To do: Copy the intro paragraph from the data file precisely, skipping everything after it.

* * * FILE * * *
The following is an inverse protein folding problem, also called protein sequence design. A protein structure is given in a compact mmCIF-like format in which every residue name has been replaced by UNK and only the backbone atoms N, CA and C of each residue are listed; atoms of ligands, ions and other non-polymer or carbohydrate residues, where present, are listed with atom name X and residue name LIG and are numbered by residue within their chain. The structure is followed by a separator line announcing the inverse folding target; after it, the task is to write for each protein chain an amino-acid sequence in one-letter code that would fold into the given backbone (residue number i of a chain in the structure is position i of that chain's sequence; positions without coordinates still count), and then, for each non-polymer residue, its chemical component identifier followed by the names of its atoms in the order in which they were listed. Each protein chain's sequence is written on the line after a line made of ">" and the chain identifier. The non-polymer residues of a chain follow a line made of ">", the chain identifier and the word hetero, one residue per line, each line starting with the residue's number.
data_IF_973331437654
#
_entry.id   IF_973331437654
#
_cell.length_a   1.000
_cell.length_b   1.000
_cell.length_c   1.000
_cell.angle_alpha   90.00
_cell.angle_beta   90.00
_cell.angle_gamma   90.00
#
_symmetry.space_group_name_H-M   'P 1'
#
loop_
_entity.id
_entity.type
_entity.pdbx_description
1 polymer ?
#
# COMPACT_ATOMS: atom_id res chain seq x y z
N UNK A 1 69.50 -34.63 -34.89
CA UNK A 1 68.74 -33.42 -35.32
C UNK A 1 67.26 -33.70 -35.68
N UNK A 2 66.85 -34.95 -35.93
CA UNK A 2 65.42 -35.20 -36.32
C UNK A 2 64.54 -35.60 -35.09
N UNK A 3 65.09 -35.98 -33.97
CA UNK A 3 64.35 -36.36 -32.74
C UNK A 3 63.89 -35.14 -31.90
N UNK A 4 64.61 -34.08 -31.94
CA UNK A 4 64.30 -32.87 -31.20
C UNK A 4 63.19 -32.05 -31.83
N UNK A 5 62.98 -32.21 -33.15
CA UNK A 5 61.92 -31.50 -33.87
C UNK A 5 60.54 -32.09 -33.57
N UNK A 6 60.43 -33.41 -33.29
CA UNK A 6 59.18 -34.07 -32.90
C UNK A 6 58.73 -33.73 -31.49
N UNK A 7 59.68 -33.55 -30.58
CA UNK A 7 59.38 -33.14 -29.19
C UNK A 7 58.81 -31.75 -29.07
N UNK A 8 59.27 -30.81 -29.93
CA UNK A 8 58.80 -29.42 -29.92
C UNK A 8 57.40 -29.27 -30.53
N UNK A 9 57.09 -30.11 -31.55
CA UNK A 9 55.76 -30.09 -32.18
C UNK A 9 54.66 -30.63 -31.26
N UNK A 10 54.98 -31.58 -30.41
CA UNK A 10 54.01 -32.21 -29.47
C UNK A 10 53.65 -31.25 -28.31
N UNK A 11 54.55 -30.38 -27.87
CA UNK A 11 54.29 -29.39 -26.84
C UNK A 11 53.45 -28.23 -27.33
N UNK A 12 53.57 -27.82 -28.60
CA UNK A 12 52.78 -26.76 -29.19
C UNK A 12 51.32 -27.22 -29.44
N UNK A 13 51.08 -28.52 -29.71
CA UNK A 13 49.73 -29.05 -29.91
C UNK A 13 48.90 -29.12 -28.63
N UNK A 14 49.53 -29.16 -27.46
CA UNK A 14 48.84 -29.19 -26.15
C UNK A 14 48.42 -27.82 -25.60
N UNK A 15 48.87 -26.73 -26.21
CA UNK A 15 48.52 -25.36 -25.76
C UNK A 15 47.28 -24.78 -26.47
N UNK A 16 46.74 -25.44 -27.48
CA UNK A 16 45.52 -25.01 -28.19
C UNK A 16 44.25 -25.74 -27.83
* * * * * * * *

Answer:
The following is an inverse protein folding problem, also called protein sequence design. A protein structure is given in a compact mmCIF-like format in which every residue name has been replaced by UNK and only the backbone atoms N, CA and C of each residue are listed; atoms of ligands, ions and other non-polymer or carbohydrate residues, where present, are listed with atom name X and residue name LIG and are numbered by residue within their chain. The structure is followed by a separator line announcing the inverse folding target; after it, the task is to write for each protein chain an amino-acid sequence in one-letter code that would fold into the given backbone (residue number i of a chain in the structure is position i of that chain's sequence; positions without coordinates still count), and then, for each non-polymer residue, its chemical component identifier followed by the names of its atoms in the order in which they were listed. Each protein chain's sequence is written on the line after a line made of ">" and the chain identifier. The non-polymer residues of a chain follow a line made of ">", the chain identifier and the word hetero, one residue per line, each line starting with the residue's number.